Then, he kind of chuckled. "Someone asked me if at one point I thought it would never happen. That I would have this stigma with me as long as I was still playing."
Bouwmeester was just playing out another season in Calgary, before he was sent to St. Louis in exchange for prospects Mark Cundari and Reto Berra and a first-round draft choice on April 1.
"I think it tells our team we're committed to having success in St. Louis and we're not satisfied with our current standing," said Blues GM Doug Armstrong. "We had been talking to Calgary since last June about Jay. We were willing to poke, prod and do our part as management to improve the team.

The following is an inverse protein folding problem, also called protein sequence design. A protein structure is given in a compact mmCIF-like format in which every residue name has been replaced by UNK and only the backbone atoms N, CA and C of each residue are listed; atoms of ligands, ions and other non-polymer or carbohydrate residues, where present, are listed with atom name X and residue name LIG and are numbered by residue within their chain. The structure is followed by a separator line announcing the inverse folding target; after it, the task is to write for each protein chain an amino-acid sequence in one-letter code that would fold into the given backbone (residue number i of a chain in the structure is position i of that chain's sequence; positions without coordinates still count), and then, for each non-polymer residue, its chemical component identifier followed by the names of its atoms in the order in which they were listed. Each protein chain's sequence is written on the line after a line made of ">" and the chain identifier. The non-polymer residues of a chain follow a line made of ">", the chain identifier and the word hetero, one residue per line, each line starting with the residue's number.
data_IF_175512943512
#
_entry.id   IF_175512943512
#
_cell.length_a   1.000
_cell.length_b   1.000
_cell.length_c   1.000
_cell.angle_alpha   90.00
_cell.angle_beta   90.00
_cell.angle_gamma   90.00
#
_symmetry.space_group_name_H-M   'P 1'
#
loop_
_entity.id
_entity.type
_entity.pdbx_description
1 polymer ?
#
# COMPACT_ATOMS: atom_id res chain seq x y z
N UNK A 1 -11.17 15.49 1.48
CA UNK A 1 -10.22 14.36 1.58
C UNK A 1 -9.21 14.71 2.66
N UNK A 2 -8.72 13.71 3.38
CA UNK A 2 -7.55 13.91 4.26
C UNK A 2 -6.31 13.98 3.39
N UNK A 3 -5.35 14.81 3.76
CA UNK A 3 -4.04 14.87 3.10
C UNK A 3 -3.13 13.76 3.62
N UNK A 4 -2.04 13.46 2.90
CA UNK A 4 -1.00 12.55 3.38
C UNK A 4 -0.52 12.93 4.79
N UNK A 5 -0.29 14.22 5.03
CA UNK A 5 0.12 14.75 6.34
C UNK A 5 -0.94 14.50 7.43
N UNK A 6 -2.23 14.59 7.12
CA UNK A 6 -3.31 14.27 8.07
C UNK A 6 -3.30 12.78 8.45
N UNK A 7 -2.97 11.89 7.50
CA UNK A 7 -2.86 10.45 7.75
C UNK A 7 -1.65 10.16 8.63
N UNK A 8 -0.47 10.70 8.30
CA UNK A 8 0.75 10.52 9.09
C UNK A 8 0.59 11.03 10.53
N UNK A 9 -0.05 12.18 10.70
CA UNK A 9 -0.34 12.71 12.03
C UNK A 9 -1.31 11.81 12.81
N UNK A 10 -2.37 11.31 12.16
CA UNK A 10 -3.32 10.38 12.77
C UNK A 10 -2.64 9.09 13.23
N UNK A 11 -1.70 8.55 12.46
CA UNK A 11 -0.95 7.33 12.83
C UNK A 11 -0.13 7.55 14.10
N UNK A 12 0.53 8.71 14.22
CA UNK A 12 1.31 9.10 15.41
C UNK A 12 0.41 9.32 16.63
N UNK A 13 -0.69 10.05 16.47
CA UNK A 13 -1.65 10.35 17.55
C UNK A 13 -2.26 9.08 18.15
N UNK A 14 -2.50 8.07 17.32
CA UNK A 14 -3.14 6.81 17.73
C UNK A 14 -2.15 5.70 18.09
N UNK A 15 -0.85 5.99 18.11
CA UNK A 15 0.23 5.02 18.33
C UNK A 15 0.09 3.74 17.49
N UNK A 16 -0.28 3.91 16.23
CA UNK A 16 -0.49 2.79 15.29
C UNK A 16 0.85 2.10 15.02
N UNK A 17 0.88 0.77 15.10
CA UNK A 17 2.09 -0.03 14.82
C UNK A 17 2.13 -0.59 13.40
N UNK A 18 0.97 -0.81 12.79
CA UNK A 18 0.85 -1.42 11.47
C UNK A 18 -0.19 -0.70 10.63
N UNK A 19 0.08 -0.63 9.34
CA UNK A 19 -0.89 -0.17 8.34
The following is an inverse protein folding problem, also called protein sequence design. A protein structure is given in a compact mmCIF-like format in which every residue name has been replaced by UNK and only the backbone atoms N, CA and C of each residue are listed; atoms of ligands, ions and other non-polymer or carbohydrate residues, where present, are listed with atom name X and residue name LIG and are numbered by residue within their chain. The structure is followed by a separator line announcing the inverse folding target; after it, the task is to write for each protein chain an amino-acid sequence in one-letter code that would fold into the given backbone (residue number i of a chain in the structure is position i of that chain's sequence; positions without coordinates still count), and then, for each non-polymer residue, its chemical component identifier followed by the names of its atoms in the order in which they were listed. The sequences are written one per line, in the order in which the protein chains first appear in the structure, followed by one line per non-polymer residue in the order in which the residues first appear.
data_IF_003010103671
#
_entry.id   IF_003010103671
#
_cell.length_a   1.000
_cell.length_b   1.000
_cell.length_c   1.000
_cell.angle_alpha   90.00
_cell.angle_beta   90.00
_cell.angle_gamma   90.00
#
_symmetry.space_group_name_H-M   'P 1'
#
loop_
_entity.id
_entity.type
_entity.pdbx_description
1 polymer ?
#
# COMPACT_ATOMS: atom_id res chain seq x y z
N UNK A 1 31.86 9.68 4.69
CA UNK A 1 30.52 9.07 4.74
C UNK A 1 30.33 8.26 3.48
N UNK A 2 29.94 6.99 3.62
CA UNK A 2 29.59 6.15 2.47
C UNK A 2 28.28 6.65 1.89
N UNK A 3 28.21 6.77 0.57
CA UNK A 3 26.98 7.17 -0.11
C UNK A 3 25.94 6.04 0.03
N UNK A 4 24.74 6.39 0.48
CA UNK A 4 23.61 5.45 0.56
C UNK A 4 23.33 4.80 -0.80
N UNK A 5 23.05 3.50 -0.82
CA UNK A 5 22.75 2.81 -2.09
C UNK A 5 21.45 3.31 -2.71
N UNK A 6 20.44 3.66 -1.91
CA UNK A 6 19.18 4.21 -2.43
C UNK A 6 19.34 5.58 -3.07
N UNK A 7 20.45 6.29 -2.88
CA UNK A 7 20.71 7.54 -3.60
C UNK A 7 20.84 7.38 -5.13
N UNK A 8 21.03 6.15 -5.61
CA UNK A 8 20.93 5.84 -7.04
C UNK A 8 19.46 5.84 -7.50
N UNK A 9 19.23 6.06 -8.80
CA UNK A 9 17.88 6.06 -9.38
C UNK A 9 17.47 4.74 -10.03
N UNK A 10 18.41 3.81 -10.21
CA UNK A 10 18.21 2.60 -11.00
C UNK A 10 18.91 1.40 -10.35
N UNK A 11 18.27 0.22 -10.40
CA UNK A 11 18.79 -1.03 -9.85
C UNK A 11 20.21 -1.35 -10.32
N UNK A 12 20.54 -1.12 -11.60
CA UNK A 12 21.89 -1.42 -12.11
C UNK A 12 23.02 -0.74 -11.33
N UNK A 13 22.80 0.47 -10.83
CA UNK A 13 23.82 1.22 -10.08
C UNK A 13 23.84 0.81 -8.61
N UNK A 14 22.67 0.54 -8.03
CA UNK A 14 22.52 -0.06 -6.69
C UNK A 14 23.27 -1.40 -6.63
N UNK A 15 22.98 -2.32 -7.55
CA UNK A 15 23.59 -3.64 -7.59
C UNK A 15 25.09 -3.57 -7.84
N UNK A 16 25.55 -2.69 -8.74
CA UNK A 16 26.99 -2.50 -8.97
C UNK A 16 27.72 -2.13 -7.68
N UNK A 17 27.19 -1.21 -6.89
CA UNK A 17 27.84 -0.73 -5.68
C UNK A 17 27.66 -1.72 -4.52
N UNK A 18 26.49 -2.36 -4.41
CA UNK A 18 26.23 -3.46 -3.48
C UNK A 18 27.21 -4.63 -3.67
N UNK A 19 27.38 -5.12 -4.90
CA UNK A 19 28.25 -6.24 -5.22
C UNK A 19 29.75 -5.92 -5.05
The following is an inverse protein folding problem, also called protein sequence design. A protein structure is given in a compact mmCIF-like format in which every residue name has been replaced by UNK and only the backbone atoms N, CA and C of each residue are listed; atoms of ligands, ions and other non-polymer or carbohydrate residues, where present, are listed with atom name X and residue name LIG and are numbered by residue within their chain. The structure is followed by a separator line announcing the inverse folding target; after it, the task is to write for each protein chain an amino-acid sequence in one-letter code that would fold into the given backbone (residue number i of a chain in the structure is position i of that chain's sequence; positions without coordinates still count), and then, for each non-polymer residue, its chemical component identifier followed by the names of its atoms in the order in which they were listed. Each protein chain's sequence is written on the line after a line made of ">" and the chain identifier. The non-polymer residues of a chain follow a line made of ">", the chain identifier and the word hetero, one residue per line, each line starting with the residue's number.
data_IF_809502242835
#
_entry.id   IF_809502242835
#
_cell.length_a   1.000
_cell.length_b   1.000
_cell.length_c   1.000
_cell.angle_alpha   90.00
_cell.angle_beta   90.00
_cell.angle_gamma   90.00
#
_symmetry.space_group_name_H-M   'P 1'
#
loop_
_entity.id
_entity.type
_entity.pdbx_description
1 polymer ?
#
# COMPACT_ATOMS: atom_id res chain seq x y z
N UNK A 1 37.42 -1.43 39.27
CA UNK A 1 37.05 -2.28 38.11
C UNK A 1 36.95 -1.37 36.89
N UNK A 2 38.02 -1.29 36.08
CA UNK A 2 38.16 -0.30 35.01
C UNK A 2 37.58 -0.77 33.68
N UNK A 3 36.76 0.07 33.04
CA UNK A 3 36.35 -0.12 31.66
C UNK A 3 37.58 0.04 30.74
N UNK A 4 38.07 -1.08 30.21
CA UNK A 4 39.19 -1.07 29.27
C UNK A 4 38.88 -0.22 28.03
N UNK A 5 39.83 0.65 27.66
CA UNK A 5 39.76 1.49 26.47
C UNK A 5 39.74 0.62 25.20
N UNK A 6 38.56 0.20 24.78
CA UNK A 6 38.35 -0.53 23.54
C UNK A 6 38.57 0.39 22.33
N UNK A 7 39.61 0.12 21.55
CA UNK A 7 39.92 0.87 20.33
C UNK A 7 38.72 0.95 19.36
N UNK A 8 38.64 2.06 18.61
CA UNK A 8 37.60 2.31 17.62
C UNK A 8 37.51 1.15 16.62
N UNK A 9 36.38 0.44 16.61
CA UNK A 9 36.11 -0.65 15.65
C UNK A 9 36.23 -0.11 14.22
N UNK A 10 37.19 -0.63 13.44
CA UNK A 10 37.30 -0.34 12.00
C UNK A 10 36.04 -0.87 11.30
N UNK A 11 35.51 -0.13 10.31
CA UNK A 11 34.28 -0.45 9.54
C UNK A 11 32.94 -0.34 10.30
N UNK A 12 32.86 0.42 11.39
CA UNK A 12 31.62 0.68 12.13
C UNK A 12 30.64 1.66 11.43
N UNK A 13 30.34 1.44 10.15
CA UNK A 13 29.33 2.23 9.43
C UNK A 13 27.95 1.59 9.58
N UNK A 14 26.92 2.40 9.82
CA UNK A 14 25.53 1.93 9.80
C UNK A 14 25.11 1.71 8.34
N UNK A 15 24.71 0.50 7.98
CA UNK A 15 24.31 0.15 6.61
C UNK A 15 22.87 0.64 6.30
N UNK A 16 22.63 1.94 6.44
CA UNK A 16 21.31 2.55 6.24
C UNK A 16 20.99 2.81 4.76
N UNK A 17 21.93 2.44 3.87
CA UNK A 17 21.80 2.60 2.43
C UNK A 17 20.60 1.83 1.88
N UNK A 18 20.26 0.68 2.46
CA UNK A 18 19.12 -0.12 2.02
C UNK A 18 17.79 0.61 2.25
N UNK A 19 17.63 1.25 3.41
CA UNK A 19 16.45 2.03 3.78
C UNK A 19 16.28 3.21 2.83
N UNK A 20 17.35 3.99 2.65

"But ultimately, the responsibility lies with that core group of players that we haven't touched: David Backes, T.J. Oshie, Alex Pietrangelo, Andy McDonald, Alexander Steen and Barrett Jackman. That group is still here and we've added an important piece to that group."
Smooth-skating Bouwmeester has solidified the St. Louis blue line.
"We always knew he was a great skater, but the way he uses that to his advantage is amazing, whether I make a mistake and he covers me or he makes a mistake a gets and he gets himself out of the problem," said defense partner Alex Pietrangelo. "Just getting up and down the ice, he makes it look effortless. He understands the game extremely well."
"He makes the game look easy the way he plays. I don't think there's a better skater in the league, when you watch the way he uses it. It is fun to watch even if you're out there every day in practice. You see him every day, but you sit back and get a chance to see how smooth he is. It's why he's been so successful over the years."